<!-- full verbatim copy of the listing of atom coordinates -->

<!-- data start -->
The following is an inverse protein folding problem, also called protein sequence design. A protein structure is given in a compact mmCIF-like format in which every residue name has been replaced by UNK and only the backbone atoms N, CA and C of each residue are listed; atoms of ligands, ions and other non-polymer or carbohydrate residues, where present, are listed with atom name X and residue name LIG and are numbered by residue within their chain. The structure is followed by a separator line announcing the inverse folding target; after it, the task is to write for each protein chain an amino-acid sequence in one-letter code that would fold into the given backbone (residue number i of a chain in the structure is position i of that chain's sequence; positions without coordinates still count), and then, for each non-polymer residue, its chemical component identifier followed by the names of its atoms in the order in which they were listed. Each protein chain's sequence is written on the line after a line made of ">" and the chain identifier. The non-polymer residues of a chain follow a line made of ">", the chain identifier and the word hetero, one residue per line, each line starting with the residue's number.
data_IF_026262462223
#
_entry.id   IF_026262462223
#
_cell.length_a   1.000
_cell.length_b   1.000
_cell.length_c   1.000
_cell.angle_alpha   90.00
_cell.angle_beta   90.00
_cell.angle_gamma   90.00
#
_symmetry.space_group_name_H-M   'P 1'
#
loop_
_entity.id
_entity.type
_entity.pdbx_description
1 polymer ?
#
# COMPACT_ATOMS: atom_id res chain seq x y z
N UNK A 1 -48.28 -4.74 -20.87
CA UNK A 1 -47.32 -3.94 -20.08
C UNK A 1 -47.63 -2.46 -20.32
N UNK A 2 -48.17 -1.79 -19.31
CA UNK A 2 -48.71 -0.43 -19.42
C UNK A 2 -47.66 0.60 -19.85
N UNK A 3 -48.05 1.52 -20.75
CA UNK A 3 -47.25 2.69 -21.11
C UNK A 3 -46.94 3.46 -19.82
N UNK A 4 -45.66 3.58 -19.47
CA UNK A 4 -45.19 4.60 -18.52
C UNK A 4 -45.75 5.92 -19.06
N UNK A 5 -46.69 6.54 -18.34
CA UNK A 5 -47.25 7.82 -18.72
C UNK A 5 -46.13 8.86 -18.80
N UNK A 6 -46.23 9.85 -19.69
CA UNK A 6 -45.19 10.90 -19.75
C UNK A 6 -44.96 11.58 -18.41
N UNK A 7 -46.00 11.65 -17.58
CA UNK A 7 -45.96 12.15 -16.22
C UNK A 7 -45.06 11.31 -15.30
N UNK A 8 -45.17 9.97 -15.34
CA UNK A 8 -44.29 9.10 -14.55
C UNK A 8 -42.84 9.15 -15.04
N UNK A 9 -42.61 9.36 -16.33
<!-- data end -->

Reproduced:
The following is an inverse protein folding problem, also called protein sequence design. A protein structure is given in a compact mmCIF-like format in which every residue name has been replaced by UNK and only the backbone atoms N, CA and C of each residue are listed; atoms of ligands, ions and other non-polymer or carbohydrate residues, where present, are listed with atom name X and residue name LIG and are numbered by residue within their chain. The structure is followed by a separator line announcing the inverse folding target; after it, the task is to write for each protein chain an amino-acid sequence in one-letter code that would fold into the given backbone (residue number i of a chain in the structure is position i of that chain's sequence; positions without coordinates still count), and then, for each non-polymer residue, its chemical component identifier followed by the names of its atoms in the order in which they were listed. Each protein chain's sequence is written on the line after a line made of ">" and the chain identifier. The non-polymer residues of a chain follow a line made of ">", the chain identifier and the word hetero, one residue per line, each line starting with the residue's number.
data_IF_026262462223
#
_entry.id   IF_026262462223
#
_cell.length_a   1.000
_cell.length_b   1.000
_cell.length_c   1.000
_cell.angle_alpha   90.00
_cell.angle_beta   90.00
_cell.angle_gamma   90.00
#
_symmetry.space_group_name_H-M   'P 1'
#
loop_
_entity.id
_entity.type
_entity.pdbx_description
1 polymer ?
#
# COMPACT_ATOMS: atom_id res chain seq x y z
N UNK A 1 -48.28 -4.74 -20.87
CA UNK A 1 -47.32 -3.94 -20.08
C UNK A 1 -47.63 -2.46 -20.32
N UNK A 2 -48.17 -1.79 -19.31
CA UNK A 2 -48.71 -0.43 -19.42
C UNK A 2 -47.66 0.60 -19.85
N UNK A 3 -48.05 1.52 -20.75
CA UNK A 3 -47.25 2.69 -21.11
C UNK A 3 -46.94 3.46 -19.82
N UNK A 4 -45.66 3.58 -19.47
CA UNK A 4 -45.19 4.60 -18.52
C UNK A 4 -45.75 5.92 -19.06
N UNK A 5 -46.69 6.54 -18.34
CA UNK A 5 -47.25 7.82 -18.72
C UNK A 5 -46.13 8.86 -18.80
N UNK A 6 -46.23 9.85 -19.69
CA UNK A 6 -45.19 10.90 -19.75
C UNK A 6 -44.96 11.58 -18.41
N UNK A 7 -46.00 11.65 -17.58
CA UNK A 7 -45.96 12.15 -16.22
C UNK A 7 -45.06 11.31 -15.30
N UNK A 8 -45.17 9.97 -15.34
CA UNK A 8 -44.29 9.10 -14.55
C UNK A 8 -42.84 9.15 -15.04
N UNK A 9 -42.61 9.36 -16.33